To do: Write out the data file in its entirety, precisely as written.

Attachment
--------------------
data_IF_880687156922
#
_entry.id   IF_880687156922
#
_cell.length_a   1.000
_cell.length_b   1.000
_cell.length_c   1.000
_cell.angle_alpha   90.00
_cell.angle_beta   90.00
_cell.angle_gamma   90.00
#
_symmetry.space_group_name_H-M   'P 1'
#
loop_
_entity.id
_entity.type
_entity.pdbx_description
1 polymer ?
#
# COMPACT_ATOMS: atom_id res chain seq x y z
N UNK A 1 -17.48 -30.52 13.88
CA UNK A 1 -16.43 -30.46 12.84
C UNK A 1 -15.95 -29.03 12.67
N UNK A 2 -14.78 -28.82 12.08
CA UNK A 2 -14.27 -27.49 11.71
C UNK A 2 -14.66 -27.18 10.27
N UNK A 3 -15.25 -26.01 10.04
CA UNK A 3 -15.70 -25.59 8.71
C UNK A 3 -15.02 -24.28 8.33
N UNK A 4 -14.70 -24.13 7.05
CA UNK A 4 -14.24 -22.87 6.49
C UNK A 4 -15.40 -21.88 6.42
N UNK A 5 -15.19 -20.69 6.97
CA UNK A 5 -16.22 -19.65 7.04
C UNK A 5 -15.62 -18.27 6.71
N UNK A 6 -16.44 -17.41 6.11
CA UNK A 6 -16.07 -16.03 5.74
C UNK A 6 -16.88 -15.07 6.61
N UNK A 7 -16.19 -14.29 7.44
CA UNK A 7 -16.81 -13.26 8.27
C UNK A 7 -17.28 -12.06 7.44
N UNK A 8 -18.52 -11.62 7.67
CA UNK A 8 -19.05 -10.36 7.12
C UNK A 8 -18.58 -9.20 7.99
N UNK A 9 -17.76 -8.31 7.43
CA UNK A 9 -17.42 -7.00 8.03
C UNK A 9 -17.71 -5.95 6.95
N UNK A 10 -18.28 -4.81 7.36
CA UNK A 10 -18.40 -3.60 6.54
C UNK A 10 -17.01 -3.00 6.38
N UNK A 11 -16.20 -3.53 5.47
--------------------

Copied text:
data_IF_880687156922
#
_entry.id   IF_880687156922
#
_cell.length_a   1.000
_cell.length_b   1.000
_cell.length_c   1.000
_cell.angle_alpha   90.00
_cell.angle_beta   90.00
_cell.angle_gamma   90.00
#
_symmetry.space_group_name_H-M   'P 1'
#
loop_
_entity.id
_entity.type
_entity.pdbx_description
1 polymer ?
#
# COMPACT_ATOMS: atom_id res chain seq x y z
N UNK A 1 -17.48 -30.52 13.88
CA UNK A 1 -16.43 -30.46 12.84
C UNK A 1 -15.95 -29.03 12.67
N UNK A 2 -14.78 -28.82 12.08
CA UNK A 2 -14.27 -27.49 11.71
C UNK A 2 -14.66 -27.18 10.27
N UNK A 3 -15.25 -26.01 10.04
CA UNK A 3 -15.70 -25.59 8.71
C UNK A 3 -15.02 -24.28 8.33
N UNK A 4 -14.70 -24.13 7.05
CA UNK A 4 -14.24 -22.87 6.49
C UNK A 4 -15.40 -21.88 6.42
N UNK A 5 -15.19 -20.69 6.97
CA UNK A 5 -16.22 -19.65 7.04
C UNK A 5 -15.62 -18.27 6.71
N UNK A 6 -16.44 -17.41 6.11
CA UNK A 6 -16.07 -16.03 5.74
C UNK A 6 -16.88 -15.07 6.61
N UNK A 7 -16.19 -14.29 7.44
CA UNK A 7 -16.81 -13.26 8.27
C UNK A 7 -17.28 -12.06 7.44
N UNK A 8 -18.52 -11.62 7.67
CA UNK A 8 -19.05 -10.36 7.12
C UNK A 8 -18.58 -9.20 7.99
N UNK A 9 -17.76 -8.31 7.43
CA UNK A 9 -17.42 -7.00 8.03
C UNK A 9 -17.71 -5.95 6.95
N UNK A 10 -18.28 -4.81 7.36
CA UNK A 10 -18.40 -3.60 6.54
C UNK A 10 -17.01 -3.00 6.38
N UNK A 11 -16.20 -3.53 5.47